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Gervonta Davis Ready For NYC Limelight Saturday

Gervonta Davis Ready For NYC Limelight Saturday

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Gervonta Davis Ready For NYC Limelight Saturday

Amanda Westcott- Showtime

Gervonta Davis Ready For NYC Limelight Saturday

Lightweight star Gervonta “Tank” Davis has mostly let challenger Rolando Romero do the talking — and he has done a lot of it — as they get set to settle their long-standing grudge.

They will fight for Davis’ secondary 135-pound title in the main event on Saturday (Showtime PPV and PPV.com, 9 p.m. ET, $74.99) at Barclays Center in Brooklyn, New York.

It is a place where Davis is comfortable and very familiar with and he intends on producing a similarly impressive performance against Romero as he has there in the past.

The fight will be Davis’ third Barclays Center fight and the previous two resulted in important victories. He won his first world title there in January 2017 when he dominated and stopped then-undefeated Jose Pedraza for the IBF junior lightweight title. In April 2018, he blitzed Jesus Cuellar in a third-round knockout victory to win the WBA junior lightweight belt.

Now, he returns to the arena, where Barclays Center officials say the fight will be a probable sell-out and set the building record for the biggest live gate of any of the 40 boxing events it has hosted.

“I’m excited to be back in Brooklyn and back at Barclays Center. This is a great city that always shows me love,” said the Baltimore native Davis. “It’s always been like a second home to me. I’m grateful to be back.

“I won my first title here in Brooklyn and then won a second title at Barclays Center as well. I feel like this fight at this arena is great for boxing.”

Hear us preview Davis-Romero on the latest “Big Fight Weekend Preview” podcast by clicking the link below,

He will be defending his current belt for the third time and, like most, expects the fight with Romero to produce action for as long as it goes.

“This is going to be fireworks. It’s going to be crazy in there,” Davis said. “I just hope he doesn’t use his elbows like he does a lot.”

Romero (14-0, 12 KOs), 26, of Las Vegas, is predicting a first-round knockout victory.

“We know that Rolly is going to come out in round one and try to knock me out like he said,” Davis said. “I’ll be ready for that. The time is here and I’m ready.”

There is no love lost between the two. Romero claims Davis (26-0, 24 KOs), 27, a southpaw, avoided him by bailing on pre-arranged sparring sessions a few years ago. Davis has shown him little respect.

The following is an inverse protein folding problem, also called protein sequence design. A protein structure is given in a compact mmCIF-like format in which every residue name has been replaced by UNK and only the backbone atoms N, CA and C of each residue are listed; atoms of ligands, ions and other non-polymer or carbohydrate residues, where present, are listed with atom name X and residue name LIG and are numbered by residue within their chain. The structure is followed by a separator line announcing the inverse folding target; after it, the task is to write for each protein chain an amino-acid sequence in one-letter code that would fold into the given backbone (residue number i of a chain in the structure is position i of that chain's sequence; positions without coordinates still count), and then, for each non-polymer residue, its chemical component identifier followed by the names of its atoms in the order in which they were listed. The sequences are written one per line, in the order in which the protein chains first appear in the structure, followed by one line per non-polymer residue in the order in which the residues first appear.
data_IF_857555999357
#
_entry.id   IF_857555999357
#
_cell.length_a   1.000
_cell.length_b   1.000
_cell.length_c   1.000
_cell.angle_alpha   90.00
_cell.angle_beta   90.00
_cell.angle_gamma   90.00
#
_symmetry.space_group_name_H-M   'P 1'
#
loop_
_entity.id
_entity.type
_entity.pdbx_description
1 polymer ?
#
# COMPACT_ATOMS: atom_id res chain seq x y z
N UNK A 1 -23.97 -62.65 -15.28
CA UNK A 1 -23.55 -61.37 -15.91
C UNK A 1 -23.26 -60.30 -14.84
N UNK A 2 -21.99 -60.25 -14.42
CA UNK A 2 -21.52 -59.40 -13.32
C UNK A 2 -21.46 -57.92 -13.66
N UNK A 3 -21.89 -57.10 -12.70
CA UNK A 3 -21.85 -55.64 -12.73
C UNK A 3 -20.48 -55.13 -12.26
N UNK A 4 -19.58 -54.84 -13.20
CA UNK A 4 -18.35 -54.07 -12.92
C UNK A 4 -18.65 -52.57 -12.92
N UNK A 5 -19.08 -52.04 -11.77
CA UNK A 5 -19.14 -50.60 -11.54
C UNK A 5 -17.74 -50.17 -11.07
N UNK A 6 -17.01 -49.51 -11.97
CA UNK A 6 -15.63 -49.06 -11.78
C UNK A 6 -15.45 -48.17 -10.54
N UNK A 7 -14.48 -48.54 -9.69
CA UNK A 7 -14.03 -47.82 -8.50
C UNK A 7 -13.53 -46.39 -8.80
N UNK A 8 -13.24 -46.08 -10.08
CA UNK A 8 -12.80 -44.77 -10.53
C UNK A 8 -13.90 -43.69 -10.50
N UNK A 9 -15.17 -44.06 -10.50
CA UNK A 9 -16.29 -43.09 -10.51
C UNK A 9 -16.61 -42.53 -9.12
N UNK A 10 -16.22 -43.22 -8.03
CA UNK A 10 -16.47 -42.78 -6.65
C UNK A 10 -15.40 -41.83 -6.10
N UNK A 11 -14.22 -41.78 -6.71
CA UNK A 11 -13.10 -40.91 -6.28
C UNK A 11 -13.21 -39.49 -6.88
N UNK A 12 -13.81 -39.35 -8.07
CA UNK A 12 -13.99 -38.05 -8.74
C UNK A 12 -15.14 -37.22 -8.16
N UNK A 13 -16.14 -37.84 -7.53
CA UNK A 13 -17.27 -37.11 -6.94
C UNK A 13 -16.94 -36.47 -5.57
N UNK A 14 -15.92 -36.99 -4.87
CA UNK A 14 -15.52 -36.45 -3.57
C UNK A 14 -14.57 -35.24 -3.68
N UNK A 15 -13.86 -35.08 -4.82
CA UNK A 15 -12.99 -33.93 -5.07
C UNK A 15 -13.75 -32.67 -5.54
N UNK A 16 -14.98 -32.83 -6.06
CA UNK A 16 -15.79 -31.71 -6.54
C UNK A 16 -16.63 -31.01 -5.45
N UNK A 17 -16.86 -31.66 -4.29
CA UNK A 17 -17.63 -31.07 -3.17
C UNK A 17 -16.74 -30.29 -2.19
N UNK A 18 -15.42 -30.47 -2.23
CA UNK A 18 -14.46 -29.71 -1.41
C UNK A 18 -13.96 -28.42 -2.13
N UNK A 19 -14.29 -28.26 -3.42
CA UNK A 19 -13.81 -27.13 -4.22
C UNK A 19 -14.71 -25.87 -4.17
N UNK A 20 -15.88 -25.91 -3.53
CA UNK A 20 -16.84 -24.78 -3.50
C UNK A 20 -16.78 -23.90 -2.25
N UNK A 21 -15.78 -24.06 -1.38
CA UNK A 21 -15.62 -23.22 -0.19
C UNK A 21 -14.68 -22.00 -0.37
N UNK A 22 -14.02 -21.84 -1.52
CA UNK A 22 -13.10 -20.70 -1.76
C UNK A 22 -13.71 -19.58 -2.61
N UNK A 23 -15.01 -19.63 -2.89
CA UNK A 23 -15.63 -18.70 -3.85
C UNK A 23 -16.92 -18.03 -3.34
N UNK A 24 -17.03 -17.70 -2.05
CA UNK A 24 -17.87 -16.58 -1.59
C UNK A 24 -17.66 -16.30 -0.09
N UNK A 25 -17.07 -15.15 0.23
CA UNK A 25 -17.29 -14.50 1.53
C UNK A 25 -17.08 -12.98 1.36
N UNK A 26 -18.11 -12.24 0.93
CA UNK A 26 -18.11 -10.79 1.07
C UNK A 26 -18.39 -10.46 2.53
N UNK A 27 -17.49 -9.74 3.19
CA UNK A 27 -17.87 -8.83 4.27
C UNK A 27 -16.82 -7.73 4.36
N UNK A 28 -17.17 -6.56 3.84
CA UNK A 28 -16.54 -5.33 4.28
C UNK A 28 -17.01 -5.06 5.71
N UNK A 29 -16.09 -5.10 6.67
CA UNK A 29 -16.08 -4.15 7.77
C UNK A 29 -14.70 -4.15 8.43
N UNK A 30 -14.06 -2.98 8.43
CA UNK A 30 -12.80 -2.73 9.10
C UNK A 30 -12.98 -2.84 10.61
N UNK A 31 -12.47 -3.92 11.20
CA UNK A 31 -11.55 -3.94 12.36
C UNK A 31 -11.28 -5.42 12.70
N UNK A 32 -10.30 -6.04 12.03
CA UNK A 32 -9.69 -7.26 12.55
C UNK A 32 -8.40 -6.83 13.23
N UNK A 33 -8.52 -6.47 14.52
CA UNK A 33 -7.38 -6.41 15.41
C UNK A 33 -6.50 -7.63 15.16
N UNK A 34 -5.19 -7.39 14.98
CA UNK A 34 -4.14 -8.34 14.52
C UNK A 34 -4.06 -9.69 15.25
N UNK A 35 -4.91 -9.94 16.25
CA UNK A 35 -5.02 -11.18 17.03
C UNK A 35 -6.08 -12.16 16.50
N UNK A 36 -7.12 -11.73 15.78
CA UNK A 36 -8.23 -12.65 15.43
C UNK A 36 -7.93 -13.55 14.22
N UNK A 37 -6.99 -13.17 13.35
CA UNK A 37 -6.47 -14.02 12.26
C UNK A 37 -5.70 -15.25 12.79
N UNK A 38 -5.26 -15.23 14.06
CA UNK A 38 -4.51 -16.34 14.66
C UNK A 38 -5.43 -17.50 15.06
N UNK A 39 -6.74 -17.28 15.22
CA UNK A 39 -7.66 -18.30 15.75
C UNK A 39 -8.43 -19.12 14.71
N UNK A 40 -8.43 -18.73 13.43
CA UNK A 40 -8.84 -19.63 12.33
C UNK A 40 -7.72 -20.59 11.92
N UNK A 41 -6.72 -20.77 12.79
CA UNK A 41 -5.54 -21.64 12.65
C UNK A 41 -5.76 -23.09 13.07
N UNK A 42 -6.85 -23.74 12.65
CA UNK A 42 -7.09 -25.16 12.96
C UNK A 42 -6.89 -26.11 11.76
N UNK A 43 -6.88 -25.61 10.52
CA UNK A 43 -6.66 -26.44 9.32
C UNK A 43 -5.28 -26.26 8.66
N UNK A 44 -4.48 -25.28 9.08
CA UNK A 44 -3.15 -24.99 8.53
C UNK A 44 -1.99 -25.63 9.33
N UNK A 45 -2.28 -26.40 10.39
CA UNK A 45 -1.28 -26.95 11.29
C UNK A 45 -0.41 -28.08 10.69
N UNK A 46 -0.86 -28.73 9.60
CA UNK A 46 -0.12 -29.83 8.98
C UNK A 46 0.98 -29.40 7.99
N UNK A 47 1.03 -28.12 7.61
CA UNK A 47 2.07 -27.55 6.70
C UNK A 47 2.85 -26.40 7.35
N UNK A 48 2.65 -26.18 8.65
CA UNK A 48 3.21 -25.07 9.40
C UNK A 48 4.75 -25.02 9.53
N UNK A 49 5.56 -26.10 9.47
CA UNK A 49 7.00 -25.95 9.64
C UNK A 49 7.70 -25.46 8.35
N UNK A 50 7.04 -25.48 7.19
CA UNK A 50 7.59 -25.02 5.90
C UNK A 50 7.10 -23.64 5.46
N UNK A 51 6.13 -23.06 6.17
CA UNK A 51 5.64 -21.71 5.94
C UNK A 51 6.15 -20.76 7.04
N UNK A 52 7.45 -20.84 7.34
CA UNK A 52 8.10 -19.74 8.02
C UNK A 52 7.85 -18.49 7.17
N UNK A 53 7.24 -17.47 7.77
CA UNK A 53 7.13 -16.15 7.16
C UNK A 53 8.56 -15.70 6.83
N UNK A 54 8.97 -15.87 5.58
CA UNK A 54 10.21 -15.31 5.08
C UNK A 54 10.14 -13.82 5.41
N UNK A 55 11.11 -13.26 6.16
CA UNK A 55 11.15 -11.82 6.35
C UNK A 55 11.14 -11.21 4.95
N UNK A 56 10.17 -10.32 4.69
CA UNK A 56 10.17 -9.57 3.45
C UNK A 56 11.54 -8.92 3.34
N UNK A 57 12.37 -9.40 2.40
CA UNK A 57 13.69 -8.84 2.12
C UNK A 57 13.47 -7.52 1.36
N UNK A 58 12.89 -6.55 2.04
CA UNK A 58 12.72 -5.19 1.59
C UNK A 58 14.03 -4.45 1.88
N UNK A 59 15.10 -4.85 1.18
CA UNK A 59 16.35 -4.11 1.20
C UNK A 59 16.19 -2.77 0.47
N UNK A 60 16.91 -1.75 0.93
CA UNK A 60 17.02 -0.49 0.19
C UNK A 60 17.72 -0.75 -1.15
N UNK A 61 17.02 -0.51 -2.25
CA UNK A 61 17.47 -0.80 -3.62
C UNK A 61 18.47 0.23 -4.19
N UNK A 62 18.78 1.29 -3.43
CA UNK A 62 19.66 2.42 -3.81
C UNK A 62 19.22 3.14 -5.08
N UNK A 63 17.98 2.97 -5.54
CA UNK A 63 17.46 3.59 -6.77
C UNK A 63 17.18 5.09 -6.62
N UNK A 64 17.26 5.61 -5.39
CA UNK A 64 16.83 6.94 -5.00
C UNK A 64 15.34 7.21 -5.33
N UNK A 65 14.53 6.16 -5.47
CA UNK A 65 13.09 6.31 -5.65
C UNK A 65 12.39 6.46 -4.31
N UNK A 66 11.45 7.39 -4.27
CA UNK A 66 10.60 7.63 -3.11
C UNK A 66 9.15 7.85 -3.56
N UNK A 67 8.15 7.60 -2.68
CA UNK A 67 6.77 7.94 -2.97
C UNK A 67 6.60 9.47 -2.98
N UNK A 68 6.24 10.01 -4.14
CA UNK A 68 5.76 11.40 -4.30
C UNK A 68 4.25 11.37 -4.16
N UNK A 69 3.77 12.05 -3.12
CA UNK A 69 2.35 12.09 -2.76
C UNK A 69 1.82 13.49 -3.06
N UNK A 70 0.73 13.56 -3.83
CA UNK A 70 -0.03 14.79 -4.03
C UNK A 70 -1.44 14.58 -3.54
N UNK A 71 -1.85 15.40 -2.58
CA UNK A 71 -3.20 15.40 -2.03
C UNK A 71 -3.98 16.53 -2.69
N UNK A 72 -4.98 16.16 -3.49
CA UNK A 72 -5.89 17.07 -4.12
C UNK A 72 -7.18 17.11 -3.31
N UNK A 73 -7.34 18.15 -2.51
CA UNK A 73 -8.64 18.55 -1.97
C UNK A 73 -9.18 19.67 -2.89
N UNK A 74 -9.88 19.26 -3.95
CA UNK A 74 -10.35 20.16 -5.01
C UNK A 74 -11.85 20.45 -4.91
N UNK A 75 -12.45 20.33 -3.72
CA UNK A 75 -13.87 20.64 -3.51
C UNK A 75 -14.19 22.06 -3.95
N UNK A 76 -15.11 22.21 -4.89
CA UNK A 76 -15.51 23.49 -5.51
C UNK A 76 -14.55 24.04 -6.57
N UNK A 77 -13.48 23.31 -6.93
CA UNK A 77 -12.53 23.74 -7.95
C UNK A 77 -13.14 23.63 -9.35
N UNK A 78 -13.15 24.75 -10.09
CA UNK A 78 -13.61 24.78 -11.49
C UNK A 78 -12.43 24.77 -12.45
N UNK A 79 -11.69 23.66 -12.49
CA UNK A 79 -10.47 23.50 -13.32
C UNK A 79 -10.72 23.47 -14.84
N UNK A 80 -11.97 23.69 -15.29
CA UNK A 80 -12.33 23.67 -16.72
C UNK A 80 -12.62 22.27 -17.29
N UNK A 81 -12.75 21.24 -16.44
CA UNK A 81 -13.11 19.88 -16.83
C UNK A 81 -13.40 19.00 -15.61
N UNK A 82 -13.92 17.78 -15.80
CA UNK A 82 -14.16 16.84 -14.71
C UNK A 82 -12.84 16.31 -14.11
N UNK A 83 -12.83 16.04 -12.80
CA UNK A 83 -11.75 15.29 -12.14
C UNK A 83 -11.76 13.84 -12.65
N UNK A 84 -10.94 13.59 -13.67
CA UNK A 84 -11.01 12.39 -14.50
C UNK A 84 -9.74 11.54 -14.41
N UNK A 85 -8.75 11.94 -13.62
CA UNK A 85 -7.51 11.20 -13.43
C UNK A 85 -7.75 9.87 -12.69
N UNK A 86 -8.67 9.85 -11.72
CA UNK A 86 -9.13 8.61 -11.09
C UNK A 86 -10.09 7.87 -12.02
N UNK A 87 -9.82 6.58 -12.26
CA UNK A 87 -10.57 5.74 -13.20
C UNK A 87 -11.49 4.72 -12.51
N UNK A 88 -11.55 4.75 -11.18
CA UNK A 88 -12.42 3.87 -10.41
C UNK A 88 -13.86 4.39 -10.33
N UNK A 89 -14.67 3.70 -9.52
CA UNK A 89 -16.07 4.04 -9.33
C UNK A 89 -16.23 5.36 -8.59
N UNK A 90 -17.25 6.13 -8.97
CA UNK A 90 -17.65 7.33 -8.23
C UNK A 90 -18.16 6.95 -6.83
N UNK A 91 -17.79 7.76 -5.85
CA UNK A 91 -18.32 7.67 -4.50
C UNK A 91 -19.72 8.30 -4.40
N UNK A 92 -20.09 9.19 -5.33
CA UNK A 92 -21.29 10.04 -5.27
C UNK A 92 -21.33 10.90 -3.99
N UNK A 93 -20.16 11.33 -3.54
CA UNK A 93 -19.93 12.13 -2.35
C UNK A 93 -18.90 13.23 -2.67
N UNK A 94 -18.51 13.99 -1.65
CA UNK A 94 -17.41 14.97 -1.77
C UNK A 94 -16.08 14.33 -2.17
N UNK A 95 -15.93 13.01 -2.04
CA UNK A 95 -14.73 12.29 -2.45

“He’s like someone who just came into the gym,” Davis said. “He’s like someone who thinks he’s nice now even though he hasn’t gotten it down pat yet. Real fighters know awkward fighters. He’s just a dumb fighter.

“I just want to show people that there are different levels when it comes to boxing. There are people that play boxing and there are people who have been doing this since they were kids. It’s time to show that I’m one of the guys who’s not to be played with. It starts with him and it’s going to continue.”

At Friday’s weigh-in in front of Barclays Center, when Romero stepped in front of Davis to flex as they posed for photos, Davis pushed him off the stage. Fortunately, Romero landed on his feet, was not hurt and jumped back up on stage. They had to be separated.

“This guy Davis talks about everything but the fight,” said Romero, who called Davis out for the past few years before finally getting the bout. “He’s taking this fight personally. My job is just to beat him up. He’s very emotional. That’s why I’ve been calling him out.

“He has a big head for me to hit. I’m not going to say what punch I’m getting him with, but you’re all going to see on Saturday night. This is ending in one round. I’m ready to get violent in the ring. I’m smiling right now, but Saturday is going to be different. I feel extremely calm in the ring. I get into ‘Rolly’ mode.

“You guys are going to see ‘Tank’ get knocked out in one round Saturday night at Barclays Center. Nothing else needs to be said. I’m going to go in there and hit him with one punch and we’re going to be done.”

Mayweather Promotions CEO Leonard Ellerbe, who promotes both fighters, knows just how high tensions between them are and said he views the fight as one of the most anticipated he has worked on.

“Somebody is going to lose and somebody is getting knocked out,” Ellerbe said. “I know both guys are in tremendous shape. They’ve had excellent camps. No matter what anyone says, both guys have gotten up for this fight.

“In my eyes, this is a very dangerous fight for both guys. Sometimes there is a person who is supposed to win, but it doesn’t come out like that. Sometimes that person gets it done. Over the last year we’ve all seen Canelo Alvarez, Manny Pacquiao, Mikey Garcia, Teofimo Lopez, Anthony Joshua and Chris Colbert all came into their fights knowing they were going to win the fight, and somehow they came up short. When you look at (the heavily favored Davis), he’s doing exactly what he’s supposed to be doing. He’s one of the best fighters in the entire world. When you look at Rolly, a lot of people talk about what he can’t do, but from experience, that looks different when you’re up in it in the ring.”

Since 2000, award-winning reporter Dan Rafael has covered boxing full time and been ringside for thousands of fights, first for five years at USA Today and then for 15 years at ESPN, where he wrote and appeared on various television, radio and streaming programs. In 2013, Dan was honored by the Boxing Writers Association of America with the Nat Fleischer award for career excellence in boxing journalism. Dan brings his great insight to the Big Fight Weekend site, podcast and more!

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